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Sprague Avenue Stories 

Captivity and freedom, sex and salvation: Dispatches from Spokane's main drag

click to enlarge YOUNG KWAK
  • Young Kwak

See the full version of this project here.

Look at it just right, and the whole story of Spokane is along Sprague Avenue.

The sun rises over the Liberty Lake Golf Course and sets over the Airway Heights Corrections Center. It spends the day suspended over the lavish Davenport Hotel and the bustling bus plaza, little houses and dark dive bars, strip malls and the Deja Vu. In the shadow of Interstate 90, Sprague connects us from east to west and divides our north and south. It's a place for lifers and the just-passing-throughs.

Like plenty in Spokane's history, Sprague's name was an attempt to lure the affection of others, a nod to a Northern Pacific executive who we hoped would run the railroad through town. Since then, Sprague has undergone a massive transformation from orchards and townships with booster names like "Opportunity" to an exhaust-belching thoroughfare to a serial killer's hunting grounds and the butt of our jokes. Yet all along, something more has been there: A crooked, imperfect spine holding the whole city in place, carrying our successes alongside our failures, our past next to our future.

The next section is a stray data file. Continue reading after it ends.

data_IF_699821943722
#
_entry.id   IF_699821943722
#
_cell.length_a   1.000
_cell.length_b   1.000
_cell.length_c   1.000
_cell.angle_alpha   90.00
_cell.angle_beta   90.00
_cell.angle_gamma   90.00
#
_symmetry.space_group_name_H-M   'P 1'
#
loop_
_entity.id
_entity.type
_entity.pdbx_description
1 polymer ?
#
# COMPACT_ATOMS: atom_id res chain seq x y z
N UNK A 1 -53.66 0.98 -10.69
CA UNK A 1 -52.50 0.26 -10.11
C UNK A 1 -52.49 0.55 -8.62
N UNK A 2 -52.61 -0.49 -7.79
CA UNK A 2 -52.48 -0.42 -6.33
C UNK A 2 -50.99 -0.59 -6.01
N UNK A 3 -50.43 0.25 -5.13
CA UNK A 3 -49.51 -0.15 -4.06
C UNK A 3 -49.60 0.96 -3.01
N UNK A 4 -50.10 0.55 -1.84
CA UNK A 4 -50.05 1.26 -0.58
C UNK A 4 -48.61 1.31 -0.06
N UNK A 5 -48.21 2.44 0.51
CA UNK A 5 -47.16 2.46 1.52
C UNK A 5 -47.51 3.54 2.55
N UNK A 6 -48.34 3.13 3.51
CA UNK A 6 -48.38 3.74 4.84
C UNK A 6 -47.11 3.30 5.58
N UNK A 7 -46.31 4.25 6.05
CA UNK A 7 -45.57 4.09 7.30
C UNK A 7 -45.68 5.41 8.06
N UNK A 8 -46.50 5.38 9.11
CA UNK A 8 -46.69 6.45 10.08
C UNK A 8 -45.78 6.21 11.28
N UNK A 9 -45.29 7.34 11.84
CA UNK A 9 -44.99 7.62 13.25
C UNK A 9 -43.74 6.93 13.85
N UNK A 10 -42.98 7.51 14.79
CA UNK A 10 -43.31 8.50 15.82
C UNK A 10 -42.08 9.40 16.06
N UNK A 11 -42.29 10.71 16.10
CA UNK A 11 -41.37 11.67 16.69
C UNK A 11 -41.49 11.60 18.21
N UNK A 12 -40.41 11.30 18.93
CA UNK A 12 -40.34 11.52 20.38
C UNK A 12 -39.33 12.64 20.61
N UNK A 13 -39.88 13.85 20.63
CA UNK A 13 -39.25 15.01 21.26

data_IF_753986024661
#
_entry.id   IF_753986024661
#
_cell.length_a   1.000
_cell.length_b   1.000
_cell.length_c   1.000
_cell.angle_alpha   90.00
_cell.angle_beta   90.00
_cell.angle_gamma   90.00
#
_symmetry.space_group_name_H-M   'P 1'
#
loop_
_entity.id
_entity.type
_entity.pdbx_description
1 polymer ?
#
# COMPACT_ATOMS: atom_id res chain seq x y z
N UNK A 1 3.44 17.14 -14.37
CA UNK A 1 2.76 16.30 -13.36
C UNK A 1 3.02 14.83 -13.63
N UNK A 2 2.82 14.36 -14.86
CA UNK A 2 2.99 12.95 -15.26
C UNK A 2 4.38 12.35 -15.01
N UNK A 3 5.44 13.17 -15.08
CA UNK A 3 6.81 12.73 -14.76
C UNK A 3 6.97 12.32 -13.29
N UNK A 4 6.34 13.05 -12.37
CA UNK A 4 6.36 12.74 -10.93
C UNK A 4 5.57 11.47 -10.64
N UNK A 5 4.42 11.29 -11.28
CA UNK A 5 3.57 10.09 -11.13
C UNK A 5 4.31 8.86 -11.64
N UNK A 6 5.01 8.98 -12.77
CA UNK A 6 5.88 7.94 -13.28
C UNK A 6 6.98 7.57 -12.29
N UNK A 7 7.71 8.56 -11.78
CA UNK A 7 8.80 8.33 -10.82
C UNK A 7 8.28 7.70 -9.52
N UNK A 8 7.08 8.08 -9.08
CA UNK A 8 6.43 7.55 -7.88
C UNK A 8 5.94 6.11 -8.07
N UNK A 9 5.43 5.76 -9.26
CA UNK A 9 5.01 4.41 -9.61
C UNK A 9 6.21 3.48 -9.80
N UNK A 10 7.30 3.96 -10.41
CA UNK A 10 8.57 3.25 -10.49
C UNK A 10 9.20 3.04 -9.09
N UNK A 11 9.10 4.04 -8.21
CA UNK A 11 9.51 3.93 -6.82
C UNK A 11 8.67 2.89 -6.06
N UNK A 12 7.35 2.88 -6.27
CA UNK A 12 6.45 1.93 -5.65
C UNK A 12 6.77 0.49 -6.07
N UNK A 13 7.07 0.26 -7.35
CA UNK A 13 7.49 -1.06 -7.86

For this project, a team of 10 Inlander reporters split Sprague's 17 miles, each assigned a different area to discover. Along the way, we walked both the dark corners and the bright spots, finding peaceful sleepers, acid trips, joy in an untamed field and rebirth at a wounded church. We listened and watched, taking note of the things you see on Sprague, the things you overhear and the things you just feel. This is a collection of what we found, a portrait of our city, a patchwork of weird.

— Heidi Groover, Project Editor

Continue the rest of this project at inlander.com/sprague.

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